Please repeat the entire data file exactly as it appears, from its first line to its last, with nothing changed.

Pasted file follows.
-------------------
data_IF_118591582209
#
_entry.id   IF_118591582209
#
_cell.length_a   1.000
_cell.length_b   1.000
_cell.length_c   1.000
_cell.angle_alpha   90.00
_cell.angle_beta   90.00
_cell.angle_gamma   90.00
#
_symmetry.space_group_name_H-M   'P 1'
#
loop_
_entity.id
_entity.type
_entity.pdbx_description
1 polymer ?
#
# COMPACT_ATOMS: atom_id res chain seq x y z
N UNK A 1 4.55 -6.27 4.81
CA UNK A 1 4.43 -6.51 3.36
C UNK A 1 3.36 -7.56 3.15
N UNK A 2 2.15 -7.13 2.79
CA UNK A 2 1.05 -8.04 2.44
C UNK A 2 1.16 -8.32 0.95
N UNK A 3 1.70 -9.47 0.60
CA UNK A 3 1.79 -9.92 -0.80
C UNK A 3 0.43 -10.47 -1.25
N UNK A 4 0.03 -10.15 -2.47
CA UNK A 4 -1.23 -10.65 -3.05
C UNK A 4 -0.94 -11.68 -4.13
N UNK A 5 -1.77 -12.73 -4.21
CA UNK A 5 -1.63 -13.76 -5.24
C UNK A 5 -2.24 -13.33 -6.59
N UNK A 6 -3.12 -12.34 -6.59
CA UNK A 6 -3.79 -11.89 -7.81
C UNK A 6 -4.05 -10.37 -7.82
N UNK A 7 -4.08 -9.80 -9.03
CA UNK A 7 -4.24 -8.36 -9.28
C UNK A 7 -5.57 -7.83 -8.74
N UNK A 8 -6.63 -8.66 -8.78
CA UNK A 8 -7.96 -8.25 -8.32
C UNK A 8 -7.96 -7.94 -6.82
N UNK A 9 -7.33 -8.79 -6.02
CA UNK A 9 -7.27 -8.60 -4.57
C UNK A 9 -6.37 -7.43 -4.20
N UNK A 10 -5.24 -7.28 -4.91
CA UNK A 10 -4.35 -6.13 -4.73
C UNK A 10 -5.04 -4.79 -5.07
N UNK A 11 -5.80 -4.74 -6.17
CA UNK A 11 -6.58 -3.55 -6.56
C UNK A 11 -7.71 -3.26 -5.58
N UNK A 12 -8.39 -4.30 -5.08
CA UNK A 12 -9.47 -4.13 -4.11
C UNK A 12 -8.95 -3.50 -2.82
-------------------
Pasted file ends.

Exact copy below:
data_IF_118591582209
#
_entry.id   IF_118591582209
#
_cell.length_a   1.000
_cell.length_b   1.000
_cell.length_c   1.000
_cell.angle_alpha   90.00
_cell.angle_beta   90.00
_cell.angle_gamma   90.00
#
_symmetry.space_group_name_H-M   'P 1'
#
loop_
_entity.id
_entity.type
_entity.pdbx_description
1 polymer ?
#
# COMPACT_ATOMS: atom_id res chain seq x y z
N UNK A 1 4.55 -6.27 4.81
CA UNK A 1 4.43 -6.51 3.36
C UNK A 1 3.36 -7.56 3.15
N UNK A 2 2.15 -7.13 2.79
CA UNK A 2 1.05 -8.04 2.44
C UNK A 2 1.16 -8.32 0.95
N UNK A 3 1.70 -9.47 0.60
CA UNK A 3 1.79 -9.92 -0.80
C UNK A 3 0.43 -10.47 -1.25
N UNK A 4 0.03 -10.15 -2.47
CA UNK A 4 -1.23 -10.65 -3.05
C UNK A 4 -0.94 -11.68 -4.13
N UNK A 5 -1.77 -12.73 -4.21
CA UNK A 5 -1.63 -13.76 -5.24
C UNK A 5 -2.24 -13.33 -6.59
N UNK A 6 -3.12 -12.34 -6.59
CA UNK A 6 -3.79 -11.89 -7.81
C UNK A 6 -4.05 -10.37 -7.82
N UNK A 7 -4.08 -9.80 -9.03
CA UNK A 7 -4.24 -8.36 -9.28
C UNK A 7 -5.57 -7.83 -8.74
N UNK A 8 -6.63 -8.66 -8.78
CA UNK A 8 -7.96 -8.25 -8.32
C UNK A 8 -7.96 -7.94 -6.82
N UNK A 9 -7.33 -8.79 -6.02
CA UNK A 9 -7.27 -8.60 -4.57
C UNK A 9 -6.37 -7.43 -4.20
N UNK A 10 -5.24 -7.28 -4.91
CA UNK A 10 -4.35 -6.13 -4.73
C UNK A 10 -5.04 -4.79 -5.07
N UNK A 11 -5.80 -4.74 -6.17
CA UNK A 11 -6.58 -3.55 -6.56
C UNK A 11 -7.71 -3.26 -5.58
N UNK A 12 -8.39 -4.30 -5.08
CA UNK A 12 -9.47 -4.13 -4.11
C UNK A 12 -8.95 -3.50 -2.82